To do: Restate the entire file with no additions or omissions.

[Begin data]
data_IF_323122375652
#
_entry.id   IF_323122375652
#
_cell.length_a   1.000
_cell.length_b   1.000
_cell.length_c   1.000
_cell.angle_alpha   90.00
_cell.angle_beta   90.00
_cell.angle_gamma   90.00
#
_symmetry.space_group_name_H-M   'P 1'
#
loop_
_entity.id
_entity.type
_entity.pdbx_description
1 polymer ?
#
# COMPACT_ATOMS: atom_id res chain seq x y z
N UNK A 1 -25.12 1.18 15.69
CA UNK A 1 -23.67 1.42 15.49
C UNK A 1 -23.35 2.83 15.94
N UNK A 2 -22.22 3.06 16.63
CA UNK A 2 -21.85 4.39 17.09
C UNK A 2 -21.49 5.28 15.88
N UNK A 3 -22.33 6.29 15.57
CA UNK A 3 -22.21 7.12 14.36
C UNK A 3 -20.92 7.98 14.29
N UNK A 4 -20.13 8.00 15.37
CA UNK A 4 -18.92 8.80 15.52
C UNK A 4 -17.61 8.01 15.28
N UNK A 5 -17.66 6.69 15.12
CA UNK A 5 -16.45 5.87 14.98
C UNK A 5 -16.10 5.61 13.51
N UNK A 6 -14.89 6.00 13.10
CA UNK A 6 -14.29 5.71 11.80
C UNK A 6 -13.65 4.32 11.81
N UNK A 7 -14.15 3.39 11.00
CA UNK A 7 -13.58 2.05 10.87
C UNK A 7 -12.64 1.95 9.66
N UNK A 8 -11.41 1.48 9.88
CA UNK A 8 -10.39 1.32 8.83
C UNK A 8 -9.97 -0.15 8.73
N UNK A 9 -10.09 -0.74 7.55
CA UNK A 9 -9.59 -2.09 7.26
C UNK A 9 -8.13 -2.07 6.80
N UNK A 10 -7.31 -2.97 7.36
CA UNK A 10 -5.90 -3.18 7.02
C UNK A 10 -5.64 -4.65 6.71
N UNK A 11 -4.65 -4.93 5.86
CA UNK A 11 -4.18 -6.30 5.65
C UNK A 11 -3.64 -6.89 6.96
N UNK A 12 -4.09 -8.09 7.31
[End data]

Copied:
data_IF_323122375652
#
_entry.id   IF_323122375652
#
_cell.length_a   1.000
_cell.length_b   1.000
_cell.length_c   1.000
_cell.angle_alpha   90.00
_cell.angle_beta   90.00
_cell.angle_gamma   90.00
#
_symmetry.space_group_name_H-M   'P 1'
#
loop_
_entity.id
_entity.type
_entity.pdbx_description
1 polymer ?
#
# COMPACT_ATOMS: atom_id res chain seq x y z
N UNK A 1 -25.12 1.18 15.69
CA UNK A 1 -23.67 1.42 15.49
C UNK A 1 -23.35 2.83 15.94
N UNK A 2 -22.22 3.06 16.63
CA UNK A 2 -21.85 4.39 17.09
C UNK A 2 -21.49 5.28 15.88
N UNK A 3 -22.33 6.29 15.57
CA UNK A 3 -22.21 7.12 14.36
C UNK A 3 -20.92 7.98 14.29
N UNK A 4 -20.13 8.00 15.37
CA UNK A 4 -18.92 8.80 15.52
C UNK A 4 -17.61 8.01 15.28
N UNK A 5 -17.66 6.69 15.12
CA UNK A 5 -16.45 5.87 14.98
C UNK A 5 -16.10 5.61 13.51
N UNK A 6 -14.89 6.00 13.10
CA UNK A 6 -14.29 5.71 11.80
C UNK A 6 -13.65 4.32 11.81
N UNK A 7 -14.15 3.39 11.00
CA UNK A 7 -13.58 2.05 10.87
C UNK A 7 -12.64 1.95 9.66
N UNK A 8 -11.41 1.48 9.88
CA UNK A 8 -10.39 1.32 8.83
C UNK A 8 -9.97 -0.15 8.73
N UNK A 9 -10.09 -0.74 7.55
CA UNK A 9 -9.59 -2.09 7.26
C UNK A 9 -8.13 -2.07 6.80
N UNK A 10 -7.31 -2.97 7.36
CA UNK A 10 -5.90 -3.18 7.02
C UNK A 10 -5.64 -4.65 6.71
N UNK A 11 -4.65 -4.93 5.86
CA UNK A 11 -4.18 -6.30 5.65
C UNK A 11 -3.64 -6.89 6.96
N UNK A 12 -4.09 -8.09 7.31